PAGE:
Underwood, Michael B.; Hoke, Kimberly D. (2000): Composition and provenance of turbidite sand and hemipelagic mud in northwestern Cascadia Basin. Texas A & M University, Ocean Drilling Program, College Station, TX, United States, In: Fisher, Andrew T., Davis, Earl E., Firth, John V., Andersson, Eva M., Aoike, Kan, Becker, Keir, Brown, Kimberly A., Buatier, Martine D., Constantin, Marc, Elderfield, Henry, Goncalves, Carlos A., Grigel, Jens S., Hunter, Arlene G., Inoue, Atsuyuki, Lawrence, Roisin M., Macdonald, Robert D., Marescotti, Pietro, Martin, Jeffrey T., Monnin, Christophe, Mottl, Michael J., Pribnow, Daniel F. C., Stein, Joshua S., Su, Xin, Sun, Yue-Feng, Underwood, Michael B., Vanko, David A., Wheat, C. Geoffrey, Miller, Christine M. (editor), Peters, Lorri L. (editor), Proceedings of the Ocean Drilling Program, scientific results, hydrothermal circulation in the oceanic crust, eastern flank of the Juan de Fuca Ridge; covering Leg 168 of the cruises of the drilling vessel JOIDES Resolution, San Francisco, California, to Victoria, British Columbia, sites 1023-1032, 20 June-15 August 1996, 168, 51-65, georefid:2001-000784

Sequences of late Pliocene to Holocene sediment lap onto juvenile igneous crust within 20 km of the Juan de Fuca Ridge in northwestern Cascadia Basin, Pacific Ocean. The detrital modes of turbidite sands do not vary significantly within or among sites drilled during Leg 168 of the Ocean Drilling Program. Average values of total quartz, total feldspar, and unstable lithic fragments are Q = 35, F = 35, and L = 30. Average values of monocrystalline quartz, plagioclase, and K-feldspar are Q (sub m) = 46, P = 49, and K = 5, and the average detrital modes of polycrystalline quartz, volcanic-rock fragments, and sedimentary-rock plus metamorphic-rock fragments are Q (sub p) = 16, L (sub v) = 43, and L (sub sm) = 41. Likely source areas include the Olympic Peninsula and Vancouver Island; sediment transport was focused primarily through the Strait of Juan de Fuca, Juan de Fuca Channel, Vancouver Valley, and Nitinat Valley. Relative abundance of clay minerals (<2-mu m-size fraction) fluctuate erratically with depth, stratigraphic age, and sediment type (mud vs. turbidite matrix). Mineral abundance in mud samples are 0%-35% smectite (mean = 8%), 18%-59% illite (mean = 40%), and 29%-78% chlorite + kaolinite (mean = 52%). We attribute the relatively low content of smectite to rapid mechanical weathering of polymictic source terrains, with little or no input of volcanic detritus from the Columbia River. The scatter in clay mineralogy probably was caused by converging of surface currents, turbidity currents, and near-bottom nepheloid clouds from several directions, as well as subtle changes in glacial vs. interglacial weathering products.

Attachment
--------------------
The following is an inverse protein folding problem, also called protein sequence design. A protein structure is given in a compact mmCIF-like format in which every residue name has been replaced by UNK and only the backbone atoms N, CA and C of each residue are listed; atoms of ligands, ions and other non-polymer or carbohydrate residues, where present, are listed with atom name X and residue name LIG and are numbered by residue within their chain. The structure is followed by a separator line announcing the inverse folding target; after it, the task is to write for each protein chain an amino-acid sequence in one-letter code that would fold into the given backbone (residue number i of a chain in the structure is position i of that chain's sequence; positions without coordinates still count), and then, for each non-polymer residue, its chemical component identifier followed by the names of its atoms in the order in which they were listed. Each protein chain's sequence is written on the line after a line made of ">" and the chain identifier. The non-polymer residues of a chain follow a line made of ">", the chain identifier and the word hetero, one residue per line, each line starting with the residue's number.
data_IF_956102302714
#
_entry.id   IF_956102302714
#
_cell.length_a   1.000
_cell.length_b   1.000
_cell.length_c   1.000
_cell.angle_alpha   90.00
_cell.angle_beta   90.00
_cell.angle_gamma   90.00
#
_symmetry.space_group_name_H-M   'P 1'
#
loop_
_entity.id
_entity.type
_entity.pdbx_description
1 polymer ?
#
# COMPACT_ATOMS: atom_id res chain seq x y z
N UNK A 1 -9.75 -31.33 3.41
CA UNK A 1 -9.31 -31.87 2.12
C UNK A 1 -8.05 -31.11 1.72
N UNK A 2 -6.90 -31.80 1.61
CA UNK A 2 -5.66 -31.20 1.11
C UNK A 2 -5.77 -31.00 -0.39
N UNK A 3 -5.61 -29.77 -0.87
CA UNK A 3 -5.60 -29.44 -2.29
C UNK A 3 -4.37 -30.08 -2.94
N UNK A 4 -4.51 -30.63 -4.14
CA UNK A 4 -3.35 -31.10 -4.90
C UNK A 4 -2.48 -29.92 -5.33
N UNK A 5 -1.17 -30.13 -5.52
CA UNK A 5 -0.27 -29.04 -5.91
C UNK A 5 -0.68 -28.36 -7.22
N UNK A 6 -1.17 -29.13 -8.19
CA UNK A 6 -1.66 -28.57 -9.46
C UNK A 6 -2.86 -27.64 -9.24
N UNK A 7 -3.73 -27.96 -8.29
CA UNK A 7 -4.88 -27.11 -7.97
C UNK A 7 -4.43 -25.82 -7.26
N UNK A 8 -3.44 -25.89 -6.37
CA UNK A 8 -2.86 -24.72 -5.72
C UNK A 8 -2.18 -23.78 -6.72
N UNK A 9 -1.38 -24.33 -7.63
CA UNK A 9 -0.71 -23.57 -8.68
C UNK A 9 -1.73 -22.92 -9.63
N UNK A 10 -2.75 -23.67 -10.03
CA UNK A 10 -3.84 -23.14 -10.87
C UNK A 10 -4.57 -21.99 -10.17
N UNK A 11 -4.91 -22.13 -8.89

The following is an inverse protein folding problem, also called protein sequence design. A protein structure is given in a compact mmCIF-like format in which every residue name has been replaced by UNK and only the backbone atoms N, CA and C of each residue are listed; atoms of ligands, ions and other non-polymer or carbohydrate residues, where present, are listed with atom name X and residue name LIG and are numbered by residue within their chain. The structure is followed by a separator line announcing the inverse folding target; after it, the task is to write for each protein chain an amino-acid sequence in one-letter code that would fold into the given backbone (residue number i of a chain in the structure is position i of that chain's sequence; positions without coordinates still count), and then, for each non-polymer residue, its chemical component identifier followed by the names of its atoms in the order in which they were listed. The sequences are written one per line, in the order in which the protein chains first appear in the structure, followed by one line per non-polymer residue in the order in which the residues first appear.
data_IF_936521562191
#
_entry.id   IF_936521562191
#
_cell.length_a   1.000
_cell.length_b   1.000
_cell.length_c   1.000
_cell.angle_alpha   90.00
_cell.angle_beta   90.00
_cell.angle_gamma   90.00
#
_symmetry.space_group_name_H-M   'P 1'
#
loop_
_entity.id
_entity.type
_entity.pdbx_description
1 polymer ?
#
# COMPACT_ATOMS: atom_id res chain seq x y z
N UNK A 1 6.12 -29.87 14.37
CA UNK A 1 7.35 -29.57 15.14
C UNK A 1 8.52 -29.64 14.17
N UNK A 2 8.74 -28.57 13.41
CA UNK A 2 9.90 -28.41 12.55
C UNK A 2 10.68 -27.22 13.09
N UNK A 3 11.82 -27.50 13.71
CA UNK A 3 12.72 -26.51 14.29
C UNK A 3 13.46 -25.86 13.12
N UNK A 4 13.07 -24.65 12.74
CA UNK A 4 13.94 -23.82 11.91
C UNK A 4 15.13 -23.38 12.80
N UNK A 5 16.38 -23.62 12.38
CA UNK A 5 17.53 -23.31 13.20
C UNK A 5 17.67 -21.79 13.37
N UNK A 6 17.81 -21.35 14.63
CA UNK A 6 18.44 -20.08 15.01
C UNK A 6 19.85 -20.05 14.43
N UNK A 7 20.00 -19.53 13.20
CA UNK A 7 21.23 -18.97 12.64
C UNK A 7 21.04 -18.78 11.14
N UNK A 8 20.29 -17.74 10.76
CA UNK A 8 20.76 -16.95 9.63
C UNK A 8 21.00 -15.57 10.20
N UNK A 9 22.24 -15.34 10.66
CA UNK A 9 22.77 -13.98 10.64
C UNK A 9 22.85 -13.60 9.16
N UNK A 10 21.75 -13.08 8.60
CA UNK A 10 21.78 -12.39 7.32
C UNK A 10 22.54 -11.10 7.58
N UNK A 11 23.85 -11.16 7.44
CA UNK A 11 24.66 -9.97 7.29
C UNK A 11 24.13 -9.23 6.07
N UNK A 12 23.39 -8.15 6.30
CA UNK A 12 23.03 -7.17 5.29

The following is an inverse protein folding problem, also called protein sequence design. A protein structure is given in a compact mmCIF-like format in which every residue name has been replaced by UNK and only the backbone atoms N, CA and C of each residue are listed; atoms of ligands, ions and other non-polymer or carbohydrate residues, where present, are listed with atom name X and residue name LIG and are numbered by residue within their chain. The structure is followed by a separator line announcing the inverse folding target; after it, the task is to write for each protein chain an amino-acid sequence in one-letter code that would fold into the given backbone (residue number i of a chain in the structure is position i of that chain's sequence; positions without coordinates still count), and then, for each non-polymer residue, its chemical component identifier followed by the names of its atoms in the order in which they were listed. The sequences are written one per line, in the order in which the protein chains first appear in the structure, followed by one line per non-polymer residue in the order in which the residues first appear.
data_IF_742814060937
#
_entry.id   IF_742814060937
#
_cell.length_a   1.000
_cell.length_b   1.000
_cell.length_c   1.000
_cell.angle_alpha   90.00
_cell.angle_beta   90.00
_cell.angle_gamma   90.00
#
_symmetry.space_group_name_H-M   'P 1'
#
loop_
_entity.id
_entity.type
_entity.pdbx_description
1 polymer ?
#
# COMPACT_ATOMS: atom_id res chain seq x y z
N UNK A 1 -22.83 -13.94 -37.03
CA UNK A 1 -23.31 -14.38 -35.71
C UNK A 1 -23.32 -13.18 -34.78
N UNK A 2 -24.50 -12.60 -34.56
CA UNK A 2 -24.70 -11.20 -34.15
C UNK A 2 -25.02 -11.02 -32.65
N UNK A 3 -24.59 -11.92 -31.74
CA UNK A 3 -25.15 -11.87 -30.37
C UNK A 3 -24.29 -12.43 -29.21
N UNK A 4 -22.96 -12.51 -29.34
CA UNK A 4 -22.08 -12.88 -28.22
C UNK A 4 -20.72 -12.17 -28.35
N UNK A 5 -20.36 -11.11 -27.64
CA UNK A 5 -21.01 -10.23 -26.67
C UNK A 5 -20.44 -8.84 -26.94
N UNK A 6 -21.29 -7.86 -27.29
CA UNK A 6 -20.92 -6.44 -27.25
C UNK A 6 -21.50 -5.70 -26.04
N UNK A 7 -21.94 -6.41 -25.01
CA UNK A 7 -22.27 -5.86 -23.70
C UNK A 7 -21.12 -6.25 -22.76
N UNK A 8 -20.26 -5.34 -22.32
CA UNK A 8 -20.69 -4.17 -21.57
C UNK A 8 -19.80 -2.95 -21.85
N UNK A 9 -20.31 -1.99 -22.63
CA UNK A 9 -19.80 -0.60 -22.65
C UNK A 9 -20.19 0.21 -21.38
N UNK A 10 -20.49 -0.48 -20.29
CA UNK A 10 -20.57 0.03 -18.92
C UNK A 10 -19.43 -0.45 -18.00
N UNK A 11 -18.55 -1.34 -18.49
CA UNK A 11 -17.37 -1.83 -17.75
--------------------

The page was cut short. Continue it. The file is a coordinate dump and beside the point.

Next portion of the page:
West: -129.0000 East: -127.3000 North: 48.0000 South: 47.4500
Expedition: 168
Data access:
Provider: SEDIS Publication Catalogue
Data set link: http://sedis.iodp.org/pub-catalogue/index.php?id=10.2973/odp.proc.sr.168.012.2000 (c.f. for more detailed metadata)
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